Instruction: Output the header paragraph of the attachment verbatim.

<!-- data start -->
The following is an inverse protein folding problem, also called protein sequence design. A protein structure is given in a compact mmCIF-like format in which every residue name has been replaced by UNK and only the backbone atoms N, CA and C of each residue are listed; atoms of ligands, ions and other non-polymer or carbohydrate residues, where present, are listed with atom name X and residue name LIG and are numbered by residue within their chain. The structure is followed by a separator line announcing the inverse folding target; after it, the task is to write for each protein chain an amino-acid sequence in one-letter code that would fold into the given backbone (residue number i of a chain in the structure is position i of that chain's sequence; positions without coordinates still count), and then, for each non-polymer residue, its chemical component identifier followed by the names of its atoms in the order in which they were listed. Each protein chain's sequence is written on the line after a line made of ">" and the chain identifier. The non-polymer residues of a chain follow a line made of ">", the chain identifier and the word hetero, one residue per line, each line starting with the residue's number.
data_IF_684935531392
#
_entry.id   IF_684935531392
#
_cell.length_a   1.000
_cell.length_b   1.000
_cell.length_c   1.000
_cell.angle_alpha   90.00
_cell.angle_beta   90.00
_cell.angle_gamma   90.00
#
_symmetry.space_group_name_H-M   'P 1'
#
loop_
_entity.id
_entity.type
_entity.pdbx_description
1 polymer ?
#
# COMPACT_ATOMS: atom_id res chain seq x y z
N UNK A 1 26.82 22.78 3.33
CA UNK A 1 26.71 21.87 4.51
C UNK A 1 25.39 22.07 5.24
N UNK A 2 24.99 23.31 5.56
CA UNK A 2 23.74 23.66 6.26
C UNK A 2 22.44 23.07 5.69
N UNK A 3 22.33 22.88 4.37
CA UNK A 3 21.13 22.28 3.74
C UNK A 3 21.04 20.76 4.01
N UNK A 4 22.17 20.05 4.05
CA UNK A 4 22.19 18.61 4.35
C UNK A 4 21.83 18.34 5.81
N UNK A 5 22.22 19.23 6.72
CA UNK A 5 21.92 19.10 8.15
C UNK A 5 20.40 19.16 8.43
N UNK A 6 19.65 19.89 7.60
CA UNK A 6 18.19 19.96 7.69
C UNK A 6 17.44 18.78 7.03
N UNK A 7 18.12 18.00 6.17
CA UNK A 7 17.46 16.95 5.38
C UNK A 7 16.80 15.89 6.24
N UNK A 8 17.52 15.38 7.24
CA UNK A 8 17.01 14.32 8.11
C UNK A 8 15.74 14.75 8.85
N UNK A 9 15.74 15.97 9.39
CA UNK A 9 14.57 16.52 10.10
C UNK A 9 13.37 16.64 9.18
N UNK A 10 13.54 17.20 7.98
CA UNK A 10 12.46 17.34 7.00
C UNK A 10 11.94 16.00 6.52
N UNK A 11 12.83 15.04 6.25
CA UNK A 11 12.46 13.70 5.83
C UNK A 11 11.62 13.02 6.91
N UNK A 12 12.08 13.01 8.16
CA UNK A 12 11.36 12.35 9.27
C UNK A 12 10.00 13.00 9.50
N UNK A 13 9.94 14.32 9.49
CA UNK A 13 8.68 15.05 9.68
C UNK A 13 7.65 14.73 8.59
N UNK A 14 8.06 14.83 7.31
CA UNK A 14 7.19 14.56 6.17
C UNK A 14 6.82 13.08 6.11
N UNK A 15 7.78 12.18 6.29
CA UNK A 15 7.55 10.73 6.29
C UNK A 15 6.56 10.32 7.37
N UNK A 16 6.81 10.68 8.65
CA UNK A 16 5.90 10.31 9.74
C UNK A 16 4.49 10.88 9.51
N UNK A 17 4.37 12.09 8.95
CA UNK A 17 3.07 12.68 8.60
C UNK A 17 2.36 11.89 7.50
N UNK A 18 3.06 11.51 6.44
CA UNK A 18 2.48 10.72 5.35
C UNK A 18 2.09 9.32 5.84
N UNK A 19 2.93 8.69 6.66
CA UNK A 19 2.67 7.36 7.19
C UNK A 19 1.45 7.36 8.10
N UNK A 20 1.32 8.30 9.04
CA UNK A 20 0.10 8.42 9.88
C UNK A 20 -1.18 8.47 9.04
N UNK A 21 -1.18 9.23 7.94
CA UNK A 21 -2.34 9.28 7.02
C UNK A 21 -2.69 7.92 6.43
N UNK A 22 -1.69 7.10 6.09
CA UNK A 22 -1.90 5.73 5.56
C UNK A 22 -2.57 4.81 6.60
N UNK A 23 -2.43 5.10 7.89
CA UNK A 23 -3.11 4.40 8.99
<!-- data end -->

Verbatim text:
The following is an inverse protein folding problem, also called protein sequence design. A protein structure is given in a compact mmCIF-like format in which every residue name has been replaced by UNK and only the backbone atoms N, CA and C of each residue are listed; atoms of ligands, ions and other non-polymer or carbohydrate residues, where present, are listed with atom name X and residue name LIG and are numbered by residue within their chain. The structure is followed by a separator line announcing the inverse folding target; after it, the task is to write for each protein chain an amino-acid sequence in one-letter code that would fold into the given backbone (residue number i of a chain in the structure is position i of that chain's sequence; positions without coordinates still count), and then, for each non-polymer residue, its chemical component identifier followed by the names of its atoms in the order in which they were listed. Each protein chain's sequence is written on the line after a line made of ">" and the chain identifier. The non-polymer residues of a chain follow a line made of ">", the chain identifier and the word hetero, one residue per line, each line starting with the residue's number.